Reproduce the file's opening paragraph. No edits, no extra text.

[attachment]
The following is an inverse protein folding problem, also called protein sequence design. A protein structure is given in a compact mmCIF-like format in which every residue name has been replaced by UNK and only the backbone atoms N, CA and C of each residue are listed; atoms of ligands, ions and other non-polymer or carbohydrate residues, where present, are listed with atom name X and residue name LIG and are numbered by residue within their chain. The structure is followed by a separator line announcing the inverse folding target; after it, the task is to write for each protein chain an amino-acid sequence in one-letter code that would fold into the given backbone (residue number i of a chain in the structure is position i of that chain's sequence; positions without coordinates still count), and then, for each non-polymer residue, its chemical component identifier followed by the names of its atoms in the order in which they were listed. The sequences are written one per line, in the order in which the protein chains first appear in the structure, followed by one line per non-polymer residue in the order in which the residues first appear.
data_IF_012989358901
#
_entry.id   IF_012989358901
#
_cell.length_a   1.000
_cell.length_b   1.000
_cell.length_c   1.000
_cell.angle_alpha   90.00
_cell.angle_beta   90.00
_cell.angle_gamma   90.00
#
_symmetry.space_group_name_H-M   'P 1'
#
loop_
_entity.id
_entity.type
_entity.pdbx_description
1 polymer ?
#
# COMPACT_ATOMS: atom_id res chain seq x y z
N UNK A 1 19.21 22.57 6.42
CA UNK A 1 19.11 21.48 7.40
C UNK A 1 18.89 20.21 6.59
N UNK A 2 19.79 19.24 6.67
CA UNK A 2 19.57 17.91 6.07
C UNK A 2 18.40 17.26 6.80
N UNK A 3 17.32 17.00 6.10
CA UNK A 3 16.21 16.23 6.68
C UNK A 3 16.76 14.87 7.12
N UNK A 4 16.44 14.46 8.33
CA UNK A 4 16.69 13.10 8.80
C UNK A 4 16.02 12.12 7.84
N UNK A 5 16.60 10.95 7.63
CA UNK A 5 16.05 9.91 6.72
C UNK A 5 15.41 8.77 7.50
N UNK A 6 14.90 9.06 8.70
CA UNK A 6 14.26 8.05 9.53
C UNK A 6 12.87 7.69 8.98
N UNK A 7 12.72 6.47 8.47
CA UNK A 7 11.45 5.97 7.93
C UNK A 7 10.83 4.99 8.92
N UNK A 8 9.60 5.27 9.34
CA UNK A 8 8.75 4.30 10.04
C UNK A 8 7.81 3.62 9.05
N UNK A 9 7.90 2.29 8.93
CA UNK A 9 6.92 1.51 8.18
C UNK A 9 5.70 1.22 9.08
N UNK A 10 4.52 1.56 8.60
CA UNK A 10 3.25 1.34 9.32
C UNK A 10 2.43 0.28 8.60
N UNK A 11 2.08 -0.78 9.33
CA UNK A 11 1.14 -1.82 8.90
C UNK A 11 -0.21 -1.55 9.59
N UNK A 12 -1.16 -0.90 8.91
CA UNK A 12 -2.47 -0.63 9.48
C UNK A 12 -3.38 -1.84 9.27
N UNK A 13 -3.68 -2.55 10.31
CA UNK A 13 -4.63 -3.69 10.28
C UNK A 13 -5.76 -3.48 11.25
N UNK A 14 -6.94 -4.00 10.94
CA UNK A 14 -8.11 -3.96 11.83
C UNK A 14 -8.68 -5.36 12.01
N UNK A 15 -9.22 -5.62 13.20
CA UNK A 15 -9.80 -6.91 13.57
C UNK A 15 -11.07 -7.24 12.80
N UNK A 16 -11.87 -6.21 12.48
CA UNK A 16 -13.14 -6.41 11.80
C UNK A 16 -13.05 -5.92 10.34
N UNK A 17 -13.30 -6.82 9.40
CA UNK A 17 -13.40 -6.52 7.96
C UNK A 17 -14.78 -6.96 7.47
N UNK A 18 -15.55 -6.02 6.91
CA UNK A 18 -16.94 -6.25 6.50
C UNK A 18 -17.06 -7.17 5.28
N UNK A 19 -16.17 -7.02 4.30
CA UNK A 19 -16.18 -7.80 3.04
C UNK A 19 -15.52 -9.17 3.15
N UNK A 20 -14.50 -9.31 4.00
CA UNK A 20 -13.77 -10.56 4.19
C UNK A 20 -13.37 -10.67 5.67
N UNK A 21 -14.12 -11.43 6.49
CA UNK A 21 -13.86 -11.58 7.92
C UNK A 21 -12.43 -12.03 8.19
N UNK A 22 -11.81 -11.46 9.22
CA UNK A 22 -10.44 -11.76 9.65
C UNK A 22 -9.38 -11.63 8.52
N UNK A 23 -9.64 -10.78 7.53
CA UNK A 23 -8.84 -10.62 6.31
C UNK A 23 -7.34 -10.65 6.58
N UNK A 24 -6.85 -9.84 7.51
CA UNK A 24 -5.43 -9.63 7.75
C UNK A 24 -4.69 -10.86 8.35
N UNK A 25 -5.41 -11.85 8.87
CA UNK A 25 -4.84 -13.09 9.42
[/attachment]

The following is an inverse protein folding problem, also called protein sequence design. A protein structure is given in a compact mmCIF-like format in which every residue name has been replaced by UNK and only the backbone atoms N, CA and C of each residue are listed; atoms of ligands, ions and other non-polymer or carbohydrate residues, where present, are listed with atom name X and residue name LIG and are numbered by residue within their chain. The structure is followed by a separator line announcing the inverse folding target; after it, the task is to write for each protein chain an amino-acid sequence in one-letter code that would fold into the given backbone (residue number i of a chain in the structure is position i of that chain's sequence; positions without coordinates still count), and then, for each non-polymer residue, its chemical component identifier followed by the names of its atoms in the order in which they were listed. The sequences are written one per line, in the order in which the protein chains first appear in the structure, followed by one line per non-polymer residue in the order in which the residues first appear.